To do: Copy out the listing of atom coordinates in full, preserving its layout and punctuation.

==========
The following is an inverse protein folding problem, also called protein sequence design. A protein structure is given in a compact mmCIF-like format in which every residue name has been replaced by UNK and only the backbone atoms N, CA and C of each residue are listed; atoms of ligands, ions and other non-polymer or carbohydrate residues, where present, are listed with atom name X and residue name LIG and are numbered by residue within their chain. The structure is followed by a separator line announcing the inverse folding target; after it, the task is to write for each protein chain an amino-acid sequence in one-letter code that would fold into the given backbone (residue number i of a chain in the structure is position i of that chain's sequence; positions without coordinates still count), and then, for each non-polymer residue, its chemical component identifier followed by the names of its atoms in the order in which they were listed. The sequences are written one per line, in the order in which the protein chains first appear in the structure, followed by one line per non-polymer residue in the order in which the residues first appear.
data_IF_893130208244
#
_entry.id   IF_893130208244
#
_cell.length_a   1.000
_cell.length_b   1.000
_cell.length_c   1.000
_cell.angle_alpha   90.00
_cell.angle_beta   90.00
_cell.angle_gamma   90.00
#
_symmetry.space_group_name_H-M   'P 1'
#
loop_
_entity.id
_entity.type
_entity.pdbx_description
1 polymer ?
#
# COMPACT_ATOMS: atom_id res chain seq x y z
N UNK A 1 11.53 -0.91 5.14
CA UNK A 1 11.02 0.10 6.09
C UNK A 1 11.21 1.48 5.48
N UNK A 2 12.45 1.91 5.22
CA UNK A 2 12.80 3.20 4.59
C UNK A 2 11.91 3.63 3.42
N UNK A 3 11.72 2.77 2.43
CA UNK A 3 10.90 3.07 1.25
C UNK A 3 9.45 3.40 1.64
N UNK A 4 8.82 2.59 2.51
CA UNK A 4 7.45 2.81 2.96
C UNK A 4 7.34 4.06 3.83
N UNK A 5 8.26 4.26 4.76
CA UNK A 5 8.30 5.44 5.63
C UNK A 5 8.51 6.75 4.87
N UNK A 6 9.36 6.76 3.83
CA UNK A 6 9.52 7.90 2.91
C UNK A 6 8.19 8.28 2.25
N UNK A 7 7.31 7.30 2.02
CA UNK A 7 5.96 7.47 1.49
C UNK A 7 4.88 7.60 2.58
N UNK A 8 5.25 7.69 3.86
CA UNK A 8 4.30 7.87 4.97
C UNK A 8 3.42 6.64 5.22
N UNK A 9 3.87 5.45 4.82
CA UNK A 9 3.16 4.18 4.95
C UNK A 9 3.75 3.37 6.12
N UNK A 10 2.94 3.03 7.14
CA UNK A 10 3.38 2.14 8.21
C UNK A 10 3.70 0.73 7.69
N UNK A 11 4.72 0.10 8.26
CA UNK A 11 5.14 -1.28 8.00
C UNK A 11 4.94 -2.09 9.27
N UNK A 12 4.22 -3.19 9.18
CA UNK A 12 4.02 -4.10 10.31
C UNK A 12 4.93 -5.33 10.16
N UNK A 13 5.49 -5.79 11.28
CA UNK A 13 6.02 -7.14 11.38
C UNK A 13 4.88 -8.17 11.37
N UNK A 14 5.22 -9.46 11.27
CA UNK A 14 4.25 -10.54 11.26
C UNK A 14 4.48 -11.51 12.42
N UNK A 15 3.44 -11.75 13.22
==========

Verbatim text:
The following is an inverse protein folding problem, also called protein sequence design. A protein structure is given in a compact mmCIF-like format in which every residue name has been replaced by UNK and only the backbone atoms N, CA and C of each residue are listed; atoms of ligands, ions and other non-polymer or carbohydrate residues, where present, are listed with atom name X and residue name LIG and are numbered by residue within their chain. The structure is followed by a separator line announcing the inverse folding target; after it, the task is to write for each protein chain an amino-acid sequence in one-letter code that would fold into the given backbone (residue number i of a chain in the structure is position i of that chain's sequence; positions without coordinates still count), and then, for each non-polymer residue, its chemical component identifier followed by the names of its atoms in the order in which they were listed. The sequences are written one per line, in the order in which the protein chains first appear in the structure, followed by one line per non-polymer residue in the order in which the residues first appear.
data_IF_893130208244
#
_entry.id   IF_893130208244
#
_cell.length_a   1.000
_cell.length_b   1.000
_cell.length_c   1.000
_cell.angle_alpha   90.00
_cell.angle_beta   90.00
_cell.angle_gamma   90.00
#
_symmetry.space_group_name_H-M   'P 1'
#
loop_
_entity.id
_entity.type
_entity.pdbx_description
1 polymer ?
#
# COMPACT_ATOMS: atom_id res chain seq x y z
N UNK A 1 11.53 -0.91 5.14
CA UNK A 1 11.02 0.10 6.09
C UNK A 1 11.21 1.48 5.48
N UNK A 2 12.45 1.91 5.22
CA UNK A 2 12.80 3.20 4.59
C UNK A 2 11.91 3.63 3.42
N UNK A 3 11.72 2.77 2.43
CA UNK A 3 10.90 3.07 1.25
C UNK A 3 9.45 3.40 1.64
N UNK A 4 8.82 2.59 2.51
CA UNK A 4 7.45 2.81 2.96
C UNK A 4 7.34 4.06 3.83
N UNK A 5 8.26 4.26 4.76
CA UNK A 5 8.30 5.44 5.63
C UNK A 5 8.51 6.75 4.87
N UNK A 6 9.36 6.76 3.83
CA UNK A 6 9.52 7.90 2.91
C UNK A 6 8.19 8.28 2.25
N UNK A 7 7.31 7.30 2.02
CA UNK A 7 5.96 7.47 1.49
C UNK A 7 4.88 7.60 2.58
N UNK A 8 5.25 7.69 3.86
CA UNK A 8 4.30 7.87 4.97
C UNK A 8 3.42 6.64 5.22
N UNK A 9 3.87 5.45 4.82
CA UNK A 9 3.16 4.18 4.95
C UNK A 9 3.75 3.37 6.12
N UNK A 10 2.94 3.03 7.14
CA UNK A 10 3.38 2.14 8.21
C UNK A 10 3.70 0.73 7.69
N UNK A 11 4.72 0.10 8.26
CA UNK A 11 5.14 -1.28 8.00
C UNK A 11 4.94 -2.09 9.27
N UNK A 12 4.22 -3.19 9.18
CA UNK A 12 4.02 -4.10 10.31
C UNK A 12 4.93 -5.33 10.16
N UNK A 13 5.49 -5.79 11.28
CA UNK A 13 6.02 -7.14 11.38
C UNK A 13 4.88 -8.17 11.37
N UNK A 14 5.22 -9.46 11.27
CA UNK A 14 4.25 -10.54 11.26
C UNK A 14 4.48 -11.51 12.42
N UNK A 15 3.44 -11.75 13.22